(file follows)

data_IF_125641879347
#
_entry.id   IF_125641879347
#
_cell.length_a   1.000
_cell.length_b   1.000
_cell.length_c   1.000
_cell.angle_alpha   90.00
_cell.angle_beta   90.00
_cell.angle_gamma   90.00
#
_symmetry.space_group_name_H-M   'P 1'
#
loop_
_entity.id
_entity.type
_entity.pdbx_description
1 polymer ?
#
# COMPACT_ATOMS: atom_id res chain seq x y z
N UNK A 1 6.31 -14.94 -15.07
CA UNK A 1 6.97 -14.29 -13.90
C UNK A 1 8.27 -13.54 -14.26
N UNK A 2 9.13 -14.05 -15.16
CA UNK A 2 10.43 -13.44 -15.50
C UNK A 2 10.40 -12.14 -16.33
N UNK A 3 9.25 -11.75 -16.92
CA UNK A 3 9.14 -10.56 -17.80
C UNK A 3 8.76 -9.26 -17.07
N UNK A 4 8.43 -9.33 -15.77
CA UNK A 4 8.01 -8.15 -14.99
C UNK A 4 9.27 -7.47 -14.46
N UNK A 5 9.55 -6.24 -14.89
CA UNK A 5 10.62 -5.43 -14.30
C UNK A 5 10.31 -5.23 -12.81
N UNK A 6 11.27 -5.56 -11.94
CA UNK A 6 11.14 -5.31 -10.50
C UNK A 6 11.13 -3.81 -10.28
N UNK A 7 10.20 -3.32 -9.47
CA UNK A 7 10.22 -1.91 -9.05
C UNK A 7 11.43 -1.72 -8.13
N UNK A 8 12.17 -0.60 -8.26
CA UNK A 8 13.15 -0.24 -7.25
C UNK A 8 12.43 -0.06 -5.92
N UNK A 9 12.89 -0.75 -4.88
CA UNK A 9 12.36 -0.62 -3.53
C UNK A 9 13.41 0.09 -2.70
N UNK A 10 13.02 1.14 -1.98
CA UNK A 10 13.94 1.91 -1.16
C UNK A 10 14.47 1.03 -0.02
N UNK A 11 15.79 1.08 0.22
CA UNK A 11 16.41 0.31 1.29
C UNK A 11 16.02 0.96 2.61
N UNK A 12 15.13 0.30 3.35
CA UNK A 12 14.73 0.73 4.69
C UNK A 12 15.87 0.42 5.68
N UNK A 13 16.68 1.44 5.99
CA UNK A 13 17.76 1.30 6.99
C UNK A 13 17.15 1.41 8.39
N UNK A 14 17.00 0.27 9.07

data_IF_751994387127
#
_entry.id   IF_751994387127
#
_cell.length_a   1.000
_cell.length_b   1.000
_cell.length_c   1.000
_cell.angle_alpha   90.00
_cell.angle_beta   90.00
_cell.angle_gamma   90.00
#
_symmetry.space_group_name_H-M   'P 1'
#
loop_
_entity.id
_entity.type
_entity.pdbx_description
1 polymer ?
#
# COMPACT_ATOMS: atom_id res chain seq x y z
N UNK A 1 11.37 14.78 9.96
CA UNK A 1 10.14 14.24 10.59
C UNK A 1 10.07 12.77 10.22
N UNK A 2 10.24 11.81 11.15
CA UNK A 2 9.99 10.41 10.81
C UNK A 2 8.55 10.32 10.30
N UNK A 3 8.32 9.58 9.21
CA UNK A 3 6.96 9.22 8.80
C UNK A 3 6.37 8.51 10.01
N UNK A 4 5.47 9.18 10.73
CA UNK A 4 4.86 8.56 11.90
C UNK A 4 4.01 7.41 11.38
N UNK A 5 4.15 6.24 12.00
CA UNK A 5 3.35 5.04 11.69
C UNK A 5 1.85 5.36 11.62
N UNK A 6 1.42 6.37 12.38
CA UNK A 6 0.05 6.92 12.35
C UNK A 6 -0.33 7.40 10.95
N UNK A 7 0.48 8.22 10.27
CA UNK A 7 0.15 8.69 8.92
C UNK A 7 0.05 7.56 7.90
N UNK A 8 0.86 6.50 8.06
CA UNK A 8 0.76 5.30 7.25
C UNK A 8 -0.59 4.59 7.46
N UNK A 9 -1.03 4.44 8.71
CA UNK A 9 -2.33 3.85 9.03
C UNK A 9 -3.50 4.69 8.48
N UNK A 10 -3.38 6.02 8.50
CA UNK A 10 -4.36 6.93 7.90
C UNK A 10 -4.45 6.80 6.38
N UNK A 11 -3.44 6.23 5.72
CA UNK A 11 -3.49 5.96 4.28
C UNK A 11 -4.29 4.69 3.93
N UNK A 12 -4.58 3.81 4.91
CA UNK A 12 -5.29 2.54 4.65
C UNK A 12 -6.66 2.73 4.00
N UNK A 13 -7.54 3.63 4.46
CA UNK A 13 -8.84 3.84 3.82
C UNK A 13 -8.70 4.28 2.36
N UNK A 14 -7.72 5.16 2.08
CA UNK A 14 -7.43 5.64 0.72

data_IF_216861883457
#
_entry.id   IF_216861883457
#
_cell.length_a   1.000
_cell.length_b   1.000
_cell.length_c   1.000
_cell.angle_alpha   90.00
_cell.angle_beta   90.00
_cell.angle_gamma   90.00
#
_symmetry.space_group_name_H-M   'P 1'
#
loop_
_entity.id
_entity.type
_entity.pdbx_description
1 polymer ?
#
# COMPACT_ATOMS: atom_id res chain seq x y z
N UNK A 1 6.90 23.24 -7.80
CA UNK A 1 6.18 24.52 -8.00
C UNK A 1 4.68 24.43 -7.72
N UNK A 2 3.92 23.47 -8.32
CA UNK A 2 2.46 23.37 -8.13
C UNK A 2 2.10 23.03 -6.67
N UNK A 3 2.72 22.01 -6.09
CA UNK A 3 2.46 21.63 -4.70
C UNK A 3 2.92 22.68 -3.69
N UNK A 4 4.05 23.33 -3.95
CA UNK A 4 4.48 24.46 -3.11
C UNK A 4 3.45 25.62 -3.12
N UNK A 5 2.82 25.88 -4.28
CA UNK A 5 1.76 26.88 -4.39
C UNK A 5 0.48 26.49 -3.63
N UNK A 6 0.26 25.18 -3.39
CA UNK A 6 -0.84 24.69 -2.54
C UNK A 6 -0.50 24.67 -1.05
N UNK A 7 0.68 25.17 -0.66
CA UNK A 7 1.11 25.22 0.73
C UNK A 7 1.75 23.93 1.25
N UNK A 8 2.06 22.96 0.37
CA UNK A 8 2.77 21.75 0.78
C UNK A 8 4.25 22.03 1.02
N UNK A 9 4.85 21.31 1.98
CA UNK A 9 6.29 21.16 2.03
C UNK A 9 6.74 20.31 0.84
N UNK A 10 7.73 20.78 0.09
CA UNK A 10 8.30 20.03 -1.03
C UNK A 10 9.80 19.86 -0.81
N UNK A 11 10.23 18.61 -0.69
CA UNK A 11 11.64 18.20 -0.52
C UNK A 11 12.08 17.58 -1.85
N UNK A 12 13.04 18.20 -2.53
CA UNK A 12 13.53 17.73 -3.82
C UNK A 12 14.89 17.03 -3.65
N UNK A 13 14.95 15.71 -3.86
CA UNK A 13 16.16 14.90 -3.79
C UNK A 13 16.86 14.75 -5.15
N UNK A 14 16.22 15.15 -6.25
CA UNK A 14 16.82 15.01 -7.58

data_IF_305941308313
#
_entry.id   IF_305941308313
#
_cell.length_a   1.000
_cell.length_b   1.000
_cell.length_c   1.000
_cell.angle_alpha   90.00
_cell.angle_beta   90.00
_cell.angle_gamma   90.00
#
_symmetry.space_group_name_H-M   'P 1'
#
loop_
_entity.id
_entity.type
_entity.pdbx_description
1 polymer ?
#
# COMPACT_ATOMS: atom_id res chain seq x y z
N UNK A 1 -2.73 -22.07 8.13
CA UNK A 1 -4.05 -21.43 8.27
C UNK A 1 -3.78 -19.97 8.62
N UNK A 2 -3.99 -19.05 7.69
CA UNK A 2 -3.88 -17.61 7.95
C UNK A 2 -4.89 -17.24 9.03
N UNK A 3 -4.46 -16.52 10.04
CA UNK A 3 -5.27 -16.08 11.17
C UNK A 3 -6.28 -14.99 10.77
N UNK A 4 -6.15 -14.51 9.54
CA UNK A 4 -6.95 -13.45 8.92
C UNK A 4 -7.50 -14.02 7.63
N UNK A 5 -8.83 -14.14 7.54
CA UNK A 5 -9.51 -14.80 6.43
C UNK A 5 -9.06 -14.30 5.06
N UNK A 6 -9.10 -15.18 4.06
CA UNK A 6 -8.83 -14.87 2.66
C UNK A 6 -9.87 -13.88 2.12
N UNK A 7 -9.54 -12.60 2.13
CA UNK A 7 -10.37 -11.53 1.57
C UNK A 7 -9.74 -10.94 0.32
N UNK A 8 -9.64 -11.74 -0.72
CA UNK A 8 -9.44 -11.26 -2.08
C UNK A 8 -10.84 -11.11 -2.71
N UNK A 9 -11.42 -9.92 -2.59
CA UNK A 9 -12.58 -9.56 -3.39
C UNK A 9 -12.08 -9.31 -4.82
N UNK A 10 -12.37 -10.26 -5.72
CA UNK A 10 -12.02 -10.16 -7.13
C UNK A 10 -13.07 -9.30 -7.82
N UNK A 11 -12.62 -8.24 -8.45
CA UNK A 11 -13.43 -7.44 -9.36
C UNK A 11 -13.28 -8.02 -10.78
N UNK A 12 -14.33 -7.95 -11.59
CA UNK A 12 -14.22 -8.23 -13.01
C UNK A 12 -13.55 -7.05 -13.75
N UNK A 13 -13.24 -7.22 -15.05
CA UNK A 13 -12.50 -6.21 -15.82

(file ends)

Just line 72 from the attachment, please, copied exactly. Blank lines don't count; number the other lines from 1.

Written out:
_symmetry.space_group_name_H-M   'P 1'